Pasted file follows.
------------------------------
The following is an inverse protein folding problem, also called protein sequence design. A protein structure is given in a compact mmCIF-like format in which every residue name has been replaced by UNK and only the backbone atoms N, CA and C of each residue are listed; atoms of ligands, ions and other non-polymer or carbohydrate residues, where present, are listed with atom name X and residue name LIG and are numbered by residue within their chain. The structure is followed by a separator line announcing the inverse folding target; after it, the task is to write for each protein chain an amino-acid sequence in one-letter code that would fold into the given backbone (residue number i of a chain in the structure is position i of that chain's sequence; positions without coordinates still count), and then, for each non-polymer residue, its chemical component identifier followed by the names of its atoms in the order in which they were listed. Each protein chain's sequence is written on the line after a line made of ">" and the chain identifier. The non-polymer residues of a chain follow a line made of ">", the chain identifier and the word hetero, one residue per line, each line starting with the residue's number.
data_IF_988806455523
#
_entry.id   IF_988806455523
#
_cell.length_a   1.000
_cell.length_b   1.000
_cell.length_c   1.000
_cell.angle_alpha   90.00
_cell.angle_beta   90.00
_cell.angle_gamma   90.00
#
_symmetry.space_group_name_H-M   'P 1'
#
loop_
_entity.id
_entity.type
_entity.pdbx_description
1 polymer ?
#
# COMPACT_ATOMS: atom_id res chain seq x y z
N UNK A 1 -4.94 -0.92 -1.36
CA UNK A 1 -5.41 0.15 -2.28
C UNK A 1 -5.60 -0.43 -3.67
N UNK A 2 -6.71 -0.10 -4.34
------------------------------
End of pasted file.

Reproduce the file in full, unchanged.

The following is an inverse protein folding problem, also called protein sequence design. A protein structure is given in a compact mmCIF-like format in which every residue name has been replaced by UNK and only the backbone atoms N, CA and C of each residue are listed; atoms of ligands, ions and other non-polymer or carbohydrate residues, where present, are listed with atom name X and residue name LIG and are numbered by residue within their chain. The structure is followed by a separator line announcing the inverse folding target; after it, the task is to write for each protein chain an amino-acid sequence in one-letter code that would fold into the given backbone (residue number i of a chain in the structure is position i of that chain's sequence; positions without coordinates still count), and then, for each non-polymer residue, its chemical component identifier followed by the names of its atoms in the order in which they were listed. Each protein chain's sequence is written on the line after a line made of ">" and the chain identifier. The non-polymer residues of a chain follow a line made of ">", the chain identifier and the word hetero, one residue per line, each line starting with the residue's number.
data_IF_988806455523
#
_entry.id   IF_988806455523
#
_cell.length_a   1.000
_cell.length_b   1.000
_cell.length_c   1.000
_cell.angle_alpha   90.00
_cell.angle_beta   90.00
_cell.angle_gamma   90.00
#
_symmetry.space_group_name_H-M   'P 1'
#
loop_
_entity.id
_entity.type
_entity.pdbx_description
1 polymer ?
#
# COMPACT_ATOMS: atom_id res chain seq x y z
N UNK A 1 -4.94 -0.92 -1.36
CA UNK A 1 -5.41 0.15 -2.28
C UNK A 1 -5.60 -0.43 -3.67
N UNK A 2 -6.71 -0.10 -4.34